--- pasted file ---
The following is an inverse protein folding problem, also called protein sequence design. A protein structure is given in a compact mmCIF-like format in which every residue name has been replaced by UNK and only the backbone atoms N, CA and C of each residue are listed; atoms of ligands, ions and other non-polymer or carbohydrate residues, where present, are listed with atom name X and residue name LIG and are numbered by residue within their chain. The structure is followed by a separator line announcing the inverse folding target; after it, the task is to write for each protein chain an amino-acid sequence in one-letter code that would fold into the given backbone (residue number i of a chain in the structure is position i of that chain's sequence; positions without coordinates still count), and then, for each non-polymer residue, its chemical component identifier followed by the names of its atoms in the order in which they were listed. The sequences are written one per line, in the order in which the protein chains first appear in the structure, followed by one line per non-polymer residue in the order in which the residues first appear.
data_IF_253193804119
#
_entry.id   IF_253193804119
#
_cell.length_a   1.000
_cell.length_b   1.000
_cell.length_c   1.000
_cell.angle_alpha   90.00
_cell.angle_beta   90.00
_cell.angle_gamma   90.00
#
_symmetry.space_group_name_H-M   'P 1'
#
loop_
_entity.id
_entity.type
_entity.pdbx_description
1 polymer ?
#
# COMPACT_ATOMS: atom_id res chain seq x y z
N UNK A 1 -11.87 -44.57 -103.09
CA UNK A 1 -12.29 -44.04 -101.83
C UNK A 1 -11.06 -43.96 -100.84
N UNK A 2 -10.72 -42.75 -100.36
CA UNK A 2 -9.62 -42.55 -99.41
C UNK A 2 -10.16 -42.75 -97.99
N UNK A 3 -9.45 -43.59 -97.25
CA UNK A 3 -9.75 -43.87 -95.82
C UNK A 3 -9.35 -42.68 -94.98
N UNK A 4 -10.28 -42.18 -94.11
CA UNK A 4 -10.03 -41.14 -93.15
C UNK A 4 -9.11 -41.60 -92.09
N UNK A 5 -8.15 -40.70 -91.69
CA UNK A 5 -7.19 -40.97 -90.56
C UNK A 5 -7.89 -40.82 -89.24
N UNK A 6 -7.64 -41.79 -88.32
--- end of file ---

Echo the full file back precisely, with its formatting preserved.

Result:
The following is an inverse protein folding problem, also called protein sequence design. A protein structure is given in a compact mmCIF-like format in which every residue name has been replaced by UNK and only the backbone atoms N, CA and C of each residue are listed; atoms of ligands, ions and other non-polymer or carbohydrate residues, where present, are listed with atom name X and residue name LIG and are numbered by residue within their chain. The structure is followed by a separator line announcing the inverse folding target; after it, the task is to write for each protein chain an amino-acid sequence in one-letter code that would fold into the given backbone (residue number i of a chain in the structure is position i of that chain's sequence; positions without coordinates still count), and then, for each non-polymer residue, its chemical component identifier followed by the names of its atoms in the order in which they were listed. The sequences are written one per line, in the order in which the protein chains first appear in the structure, followed by one line per non-polymer residue in the order in which the residues first appear.
data_IF_253193804119
#
_entry.id   IF_253193804119
#
_cell.length_a   1.000
_cell.length_b   1.000
_cell.length_c   1.000
_cell.angle_alpha   90.00
_cell.angle_beta   90.00
_cell.angle_gamma   90.00
#
_symmetry.space_group_name_H-M   'P 1'
#
loop_
_entity.id
_entity.type
_entity.pdbx_description
1 polymer ?
#
# COMPACT_ATOMS: atom_id res chain seq x y z
N UNK A 1 -11.87 -44.57 -103.09
CA UNK A 1 -12.29 -44.04 -101.83
C UNK A 1 -11.06 -43.96 -100.84
N UNK A 2 -10.72 -42.75 -100.36
CA UNK A 2 -9.62 -42.55 -99.41
C UNK A 2 -10.16 -42.75 -97.99
N UNK A 3 -9.45 -43.59 -97.25
CA UNK A 3 -9.75 -43.87 -95.82
C UNK A 3 -9.35 -42.68 -94.98
N UNK A 4 -10.28 -42.18 -94.11
CA UNK A 4 -10.03 -41.14 -93.15
C UNK A 4 -9.11 -41.60 -92.09
N UNK A 5 -8.15 -40.70 -91.69
CA UNK A 5 -7.19 -40.97 -90.56
C UNK A 5 -7.89 -40.82 -89.24
N UNK A 6 -7.64 -41.79 -88.32